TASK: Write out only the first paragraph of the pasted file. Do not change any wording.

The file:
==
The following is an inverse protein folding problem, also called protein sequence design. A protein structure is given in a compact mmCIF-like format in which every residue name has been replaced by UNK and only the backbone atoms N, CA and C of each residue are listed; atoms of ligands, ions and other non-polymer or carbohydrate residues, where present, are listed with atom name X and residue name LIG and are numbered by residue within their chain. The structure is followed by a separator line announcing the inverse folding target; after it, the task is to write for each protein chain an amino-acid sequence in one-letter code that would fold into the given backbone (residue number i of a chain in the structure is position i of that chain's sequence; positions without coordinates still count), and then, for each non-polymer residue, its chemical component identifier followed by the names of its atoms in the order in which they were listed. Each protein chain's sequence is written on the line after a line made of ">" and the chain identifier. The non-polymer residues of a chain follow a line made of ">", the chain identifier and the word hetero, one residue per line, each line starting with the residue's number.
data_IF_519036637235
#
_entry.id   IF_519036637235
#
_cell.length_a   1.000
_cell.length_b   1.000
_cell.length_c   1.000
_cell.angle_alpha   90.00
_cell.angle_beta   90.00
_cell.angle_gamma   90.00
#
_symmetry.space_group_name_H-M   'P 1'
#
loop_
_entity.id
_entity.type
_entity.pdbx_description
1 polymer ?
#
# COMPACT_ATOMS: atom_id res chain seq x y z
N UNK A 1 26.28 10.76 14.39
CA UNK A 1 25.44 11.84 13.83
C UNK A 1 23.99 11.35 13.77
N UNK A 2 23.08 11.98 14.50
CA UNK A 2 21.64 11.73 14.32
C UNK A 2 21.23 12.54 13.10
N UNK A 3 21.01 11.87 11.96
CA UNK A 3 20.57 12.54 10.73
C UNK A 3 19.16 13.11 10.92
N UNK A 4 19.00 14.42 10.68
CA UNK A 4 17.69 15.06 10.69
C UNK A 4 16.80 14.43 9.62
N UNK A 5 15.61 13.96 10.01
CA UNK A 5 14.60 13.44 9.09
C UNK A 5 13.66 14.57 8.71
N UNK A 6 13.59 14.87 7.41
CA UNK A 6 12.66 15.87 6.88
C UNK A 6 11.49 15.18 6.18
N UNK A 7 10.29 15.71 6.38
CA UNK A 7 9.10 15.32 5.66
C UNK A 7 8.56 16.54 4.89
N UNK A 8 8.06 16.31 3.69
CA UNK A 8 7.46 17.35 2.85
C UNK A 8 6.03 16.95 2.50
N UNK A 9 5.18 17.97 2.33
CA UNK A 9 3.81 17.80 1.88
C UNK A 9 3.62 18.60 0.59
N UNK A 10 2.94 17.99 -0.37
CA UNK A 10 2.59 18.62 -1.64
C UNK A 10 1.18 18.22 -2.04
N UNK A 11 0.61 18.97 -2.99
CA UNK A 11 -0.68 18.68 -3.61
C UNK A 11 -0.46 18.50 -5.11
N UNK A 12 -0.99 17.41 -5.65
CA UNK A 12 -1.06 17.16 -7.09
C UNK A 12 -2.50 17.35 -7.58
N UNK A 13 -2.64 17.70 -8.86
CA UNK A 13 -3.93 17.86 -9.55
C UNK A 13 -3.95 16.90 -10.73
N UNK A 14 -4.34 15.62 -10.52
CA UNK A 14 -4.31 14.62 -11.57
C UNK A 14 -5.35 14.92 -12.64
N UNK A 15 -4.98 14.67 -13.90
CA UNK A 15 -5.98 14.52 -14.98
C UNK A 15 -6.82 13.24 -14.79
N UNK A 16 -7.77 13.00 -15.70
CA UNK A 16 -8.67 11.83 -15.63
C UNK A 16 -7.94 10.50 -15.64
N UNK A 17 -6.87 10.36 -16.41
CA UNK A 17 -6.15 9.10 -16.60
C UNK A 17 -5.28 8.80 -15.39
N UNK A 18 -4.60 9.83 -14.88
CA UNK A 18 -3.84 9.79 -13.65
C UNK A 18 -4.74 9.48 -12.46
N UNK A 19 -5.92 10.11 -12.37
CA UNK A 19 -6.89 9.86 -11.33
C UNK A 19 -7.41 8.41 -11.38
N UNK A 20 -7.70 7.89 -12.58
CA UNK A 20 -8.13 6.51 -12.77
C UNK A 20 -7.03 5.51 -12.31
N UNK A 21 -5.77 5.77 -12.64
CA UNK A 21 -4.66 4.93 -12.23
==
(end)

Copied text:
The following is an inverse protein folding problem, also called protein sequence design. A protein structure is given in a compact mmCIF-like format in which every residue name has been replaced by UNK and only the backbone atoms N, CA and C of each residue are listed; atoms of ligands, ions and other non-polymer or carbohydrate residues, where present, are listed with atom name X and residue name LIG and are numbered by residue within their chain. The structure is followed by a separator line announcing the inverse folding target; after it, the task is to write for each protein chain an amino-acid sequence in one-letter code that would fold into the given backbone (residue number i of a chain in the structure is position i of that chain's sequence; positions without coordinates still count), and then, for each non-polymer residue, its chemical component identifier followed by the names of its atoms in the order in which they were listed. Each protein chain's sequence is written on the line after a line made of ">" and the chain identifier. The non-polymer residues of a chain follow a line made of ">", the chain identifier and the word hetero, one residue per line, each line starting with the residue's number.